If DB2 believes any of your parent tables to be near-empty, it could
scan them rather than use an index. Make sure RUNSTATS has been run on
the insert table plus all parent tables.
DG
Nov 12 '05 #3

P: n/a
Thanks for the insight. Your comments about clustering indexes and
free space were right on the mark.

I've altered and reorg'ed the table. Tests run since then have
produced remarkably better results.

Follow up question ...

Is there any way to determine the average free space per page ... or
some similar metric that would identify a need to reorg a table in
this situation?


"Mark A" <ma@switchboard.net> wrote in message news:<QI*****************@news.uswest.net>...

....

Is there a clustering index on the table? Is DB2 trying to insert the data
into the correct data page (and looking for a place to insert it) or is it
always inserting at the end of the table (append mode or no clustering
index).

....
Nov 12 '05 #4

P: n/a
> "Mark A" <ma@switchboard.net> wrote in message
news:<QI*****************@news.uswest.net>...
Is there a clustering index on the table? Is DB2 trying to insert the data into the correct data page (and looking for a place to insert it) or is it always inserting at the end of the table (append mode or no clustering
index).

"Paul Shaw" <pa*******@eds.com> wrote in message
news:ee**************************@posting.google.c om... Thanks for the insight. Your comments about clustering indexes and
free space were right on the mark.

I've altered and reorg'ed the table. Tests run since then have
produced remarkably better results.

Follow up question ...

Is there any way to determine the average free space per page ... or
some similar metric that would identify a need to reorg a table in
this situation?

You can run the reorgchk command. Check the Command Reference for the
meaning of the output report.

Another way to approach the issue is to figure out what percent of the table
is inserted within a given time period (say a week, for example). If the
table grows by 10% per week, then having a percent free of 15% (5% extra
margin of safety) and doing a reorg once per week (to recreate the percent
free) would probably work well. The more frequently you reorg, the less
percent free is required.

However, you do need to take into consideration whether the distribution of
inserts is truly random (according to the clustering index), and also take
into consideration the number of deletes (which free up space on the page)
in the same time period. Updates to varchar columns can also have an adverse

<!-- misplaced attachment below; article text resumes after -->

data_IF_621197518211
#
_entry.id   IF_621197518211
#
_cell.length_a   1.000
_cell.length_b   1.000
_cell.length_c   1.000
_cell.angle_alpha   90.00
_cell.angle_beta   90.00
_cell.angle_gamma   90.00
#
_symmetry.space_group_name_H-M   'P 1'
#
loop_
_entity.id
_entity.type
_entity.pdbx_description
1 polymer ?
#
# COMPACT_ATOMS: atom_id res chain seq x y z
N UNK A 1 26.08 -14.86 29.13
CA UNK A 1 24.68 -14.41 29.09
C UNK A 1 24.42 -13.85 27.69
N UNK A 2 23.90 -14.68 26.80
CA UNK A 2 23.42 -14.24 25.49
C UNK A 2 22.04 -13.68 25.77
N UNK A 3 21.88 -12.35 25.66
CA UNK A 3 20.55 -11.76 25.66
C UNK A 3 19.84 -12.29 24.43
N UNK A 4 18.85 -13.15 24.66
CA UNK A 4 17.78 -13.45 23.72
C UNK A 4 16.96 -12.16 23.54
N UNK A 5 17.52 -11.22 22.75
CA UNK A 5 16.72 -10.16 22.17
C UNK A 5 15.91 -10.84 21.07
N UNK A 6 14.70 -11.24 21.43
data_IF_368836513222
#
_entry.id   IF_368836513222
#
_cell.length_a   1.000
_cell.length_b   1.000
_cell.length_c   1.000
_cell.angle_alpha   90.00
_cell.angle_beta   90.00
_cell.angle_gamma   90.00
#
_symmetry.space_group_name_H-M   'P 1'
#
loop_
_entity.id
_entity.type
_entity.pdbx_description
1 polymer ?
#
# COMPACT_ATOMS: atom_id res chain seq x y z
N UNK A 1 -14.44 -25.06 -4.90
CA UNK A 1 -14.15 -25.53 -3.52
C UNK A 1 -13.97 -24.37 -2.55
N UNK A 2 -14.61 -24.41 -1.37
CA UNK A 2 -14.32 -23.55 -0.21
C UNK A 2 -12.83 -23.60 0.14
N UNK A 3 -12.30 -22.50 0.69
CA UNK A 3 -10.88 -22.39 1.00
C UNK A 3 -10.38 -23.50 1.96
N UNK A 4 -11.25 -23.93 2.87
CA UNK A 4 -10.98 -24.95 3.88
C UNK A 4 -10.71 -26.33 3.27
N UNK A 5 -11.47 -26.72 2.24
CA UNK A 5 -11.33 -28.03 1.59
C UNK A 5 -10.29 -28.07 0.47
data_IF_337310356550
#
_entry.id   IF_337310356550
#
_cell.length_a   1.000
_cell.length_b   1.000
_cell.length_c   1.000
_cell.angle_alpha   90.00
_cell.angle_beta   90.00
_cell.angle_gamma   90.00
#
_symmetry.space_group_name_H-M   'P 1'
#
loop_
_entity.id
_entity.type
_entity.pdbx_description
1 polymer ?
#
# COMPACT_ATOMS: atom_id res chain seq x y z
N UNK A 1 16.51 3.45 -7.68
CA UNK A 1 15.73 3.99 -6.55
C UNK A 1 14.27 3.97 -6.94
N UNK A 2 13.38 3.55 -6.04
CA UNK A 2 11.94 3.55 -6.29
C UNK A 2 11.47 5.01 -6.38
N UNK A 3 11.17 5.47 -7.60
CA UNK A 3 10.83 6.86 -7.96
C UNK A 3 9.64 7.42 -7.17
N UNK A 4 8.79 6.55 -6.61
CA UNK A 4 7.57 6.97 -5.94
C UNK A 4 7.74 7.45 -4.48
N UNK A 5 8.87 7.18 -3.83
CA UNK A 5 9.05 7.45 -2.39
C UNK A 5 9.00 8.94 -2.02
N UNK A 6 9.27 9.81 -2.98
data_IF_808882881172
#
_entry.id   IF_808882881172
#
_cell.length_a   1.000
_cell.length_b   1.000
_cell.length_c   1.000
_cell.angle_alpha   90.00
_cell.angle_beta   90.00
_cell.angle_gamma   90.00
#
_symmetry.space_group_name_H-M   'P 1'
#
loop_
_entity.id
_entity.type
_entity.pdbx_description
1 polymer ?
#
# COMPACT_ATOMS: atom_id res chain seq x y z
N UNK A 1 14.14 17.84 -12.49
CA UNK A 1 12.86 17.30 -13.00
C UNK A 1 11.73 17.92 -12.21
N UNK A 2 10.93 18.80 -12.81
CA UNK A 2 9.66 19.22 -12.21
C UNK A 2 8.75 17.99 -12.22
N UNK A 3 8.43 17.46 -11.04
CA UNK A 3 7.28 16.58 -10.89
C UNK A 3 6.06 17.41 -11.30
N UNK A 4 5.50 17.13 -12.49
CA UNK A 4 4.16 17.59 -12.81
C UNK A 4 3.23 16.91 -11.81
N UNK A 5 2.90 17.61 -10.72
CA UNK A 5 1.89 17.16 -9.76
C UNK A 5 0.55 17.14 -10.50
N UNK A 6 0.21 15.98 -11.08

effect because the rows may not fit back in the old space on the page.

As mentioned previously (IIRC), setting the table to append might ensure
better insert performance since rows will be inserted at the end of the
table. However, this will not help updates of varchar columns, and could
create a hotspot if a large number of users are trying to insert at the same
time. Using append could also hurt select performance if the table is not
clustered in an optimal manner.
Nov 12 '05 #5

P: n/a

"Mark A" <ma@switchboard.net> wrote in message
news:o2****************@news.uswest.net...
"Mark A" <ma@switchboard.net> wrote in message news:<QI*****************@news.uswest.net>...
Is there a clustering index on the table? Is DB2 trying to insert the data into the correct data page (and looking for a place to insert it) or
is it always inserting at the end of the table (append mode or no clustering
index).

"Paul Shaw" <pa*******@eds.com> wrote in message
news:ee**************************@posting.google.c om...
Thanks for the insight. Your comments about clustering indexes and
free space were right on the mark.

I've altered and reorg'ed the table. Tests run since then have
produced remarkably better results.

Follow up question ...

Is there any way to determine the average free space per page ... or
some similar metric that would identify a need to reorg a table in
this situation?

You can run the reorgchk command. Check the Command Reference for the
meaning of the output report.

Another way to approach the issue is to figure out what percent of the

table is inserted within a given time period (say a week, for example). If the
table grows by 10% per week, then having a percent free of 15% (5% extra
margin of safety) and doing a reorg once per week (to recreate the percent
free) would probably work well. The more frequently you reorg, the less
percent free is required.

However, you do need to take into consideration whether the distribution of inserts is truly random (according to the clustering index), and also take
into consideration the number of deletes (which free up space on the page)
in the same time period. Updates to varchar columns can also have an adverse effect because the rows may not fit back in the old space on the page.

As mentioned previously (IIRC), setting the table to append might ensure
better insert performance since rows will be inserted at the end of the
table. However, this will not help updates of varchar columns, and could
create a hotspot if a large number of users are trying to insert at the same time. Using append could also hurt select performance if the table is not
clustered in an optimal manner.

I forgot to add that you should also check the percent free on indexes the
same way. Index are always stored in the exact order of the index key and
percent free is very important for indexes when there is insert activity.
Also make sure you don't have any low cardinality indexes such as sex (m/f),
or division (where there are only a few divisions). Low cardinality indexes
require a lot of work for DB2 to add new rows, and these indexes will not be
used by DB2 to increase performance.

Note, this does not apply to situations where a column such a "division" is
part of a multi-column index. In the case of multi-column indexes, the
cardinality of the entire index key is important, and not of just any one
column in the index.
Nov 12 '05 #6